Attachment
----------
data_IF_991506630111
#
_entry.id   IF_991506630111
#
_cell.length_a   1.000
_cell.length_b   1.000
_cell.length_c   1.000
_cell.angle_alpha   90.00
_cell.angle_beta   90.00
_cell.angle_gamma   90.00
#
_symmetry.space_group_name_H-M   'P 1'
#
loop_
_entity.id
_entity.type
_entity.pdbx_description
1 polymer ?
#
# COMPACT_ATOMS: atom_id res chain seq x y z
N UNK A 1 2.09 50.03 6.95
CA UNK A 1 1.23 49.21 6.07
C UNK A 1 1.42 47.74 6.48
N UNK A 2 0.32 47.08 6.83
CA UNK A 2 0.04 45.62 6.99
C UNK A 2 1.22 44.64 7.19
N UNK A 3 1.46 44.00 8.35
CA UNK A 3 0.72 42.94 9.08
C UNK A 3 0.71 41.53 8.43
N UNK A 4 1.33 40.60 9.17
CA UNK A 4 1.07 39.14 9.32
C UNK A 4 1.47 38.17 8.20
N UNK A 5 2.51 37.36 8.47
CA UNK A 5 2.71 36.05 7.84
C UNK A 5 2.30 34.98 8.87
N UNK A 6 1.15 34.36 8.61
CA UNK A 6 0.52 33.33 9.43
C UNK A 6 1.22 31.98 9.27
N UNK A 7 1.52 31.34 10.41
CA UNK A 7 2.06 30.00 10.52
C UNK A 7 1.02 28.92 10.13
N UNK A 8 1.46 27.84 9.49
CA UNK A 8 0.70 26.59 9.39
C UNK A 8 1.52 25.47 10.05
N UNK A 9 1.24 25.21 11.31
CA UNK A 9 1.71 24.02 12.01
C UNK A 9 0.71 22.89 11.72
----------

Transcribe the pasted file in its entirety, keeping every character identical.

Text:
data_IF_991506630111
#
_entry.id   IF_991506630111
#
_cell.length_a   1.000
_cell.length_b   1.000
_cell.length_c   1.000
_cell.angle_alpha   90.00
_cell.angle_beta   90.00
_cell.angle_gamma   90.00
#
_symmetry.space_group_name_H-M   'P 1'
#
loop_
_entity.id
_entity.type
_entity.pdbx_description
1 polymer ?
#
# COMPACT_ATOMS: atom_id res chain seq x y z
N UNK A 1 2.09 50.03 6.95
CA UNK A 1 1.23 49.21 6.07
C UNK A 1 1.42 47.74 6.48
N UNK A 2 0.32 47.08 6.83
CA UNK A 2 0.04 45.62 6.99
C UNK A 2 1.22 44.64 7.19
N UNK A 3 1.46 44.00 8.35
CA UNK A 3 0.72 42.94 9.08
C UNK A 3 0.71 41.53 8.43
N UNK A 4 1.33 40.60 9.17
CA UNK A 4 1.07 39.14 9.32
C UNK A 4 1.47 38.17 8.20
N UNK A 5 2.51 37.36 8.47
CA UNK A 5 2.71 36.05 7.84
C UNK A 5 2.30 34.98 8.87
N UNK A 6 1.15 34.36 8.61
CA UNK A 6 0.52 33.33 9.43
C UNK A 6 1.22 31.98 9.27
N UNK A 7 1.52 31.34 10.41
CA UNK A 7 2.06 30.00 10.52
C UNK A 7 1.02 28.92 10.13
N UNK A 8 1.46 27.84 9.49
CA UNK A 8 0.70 26.59 9.39
C UNK A 8 1.52 25.47 10.05
N UNK A 9 1.24 25.21 11.31
CA UNK A 9 1.71 24.02 12.01
C UNK A 9 0.71 22.89 11.72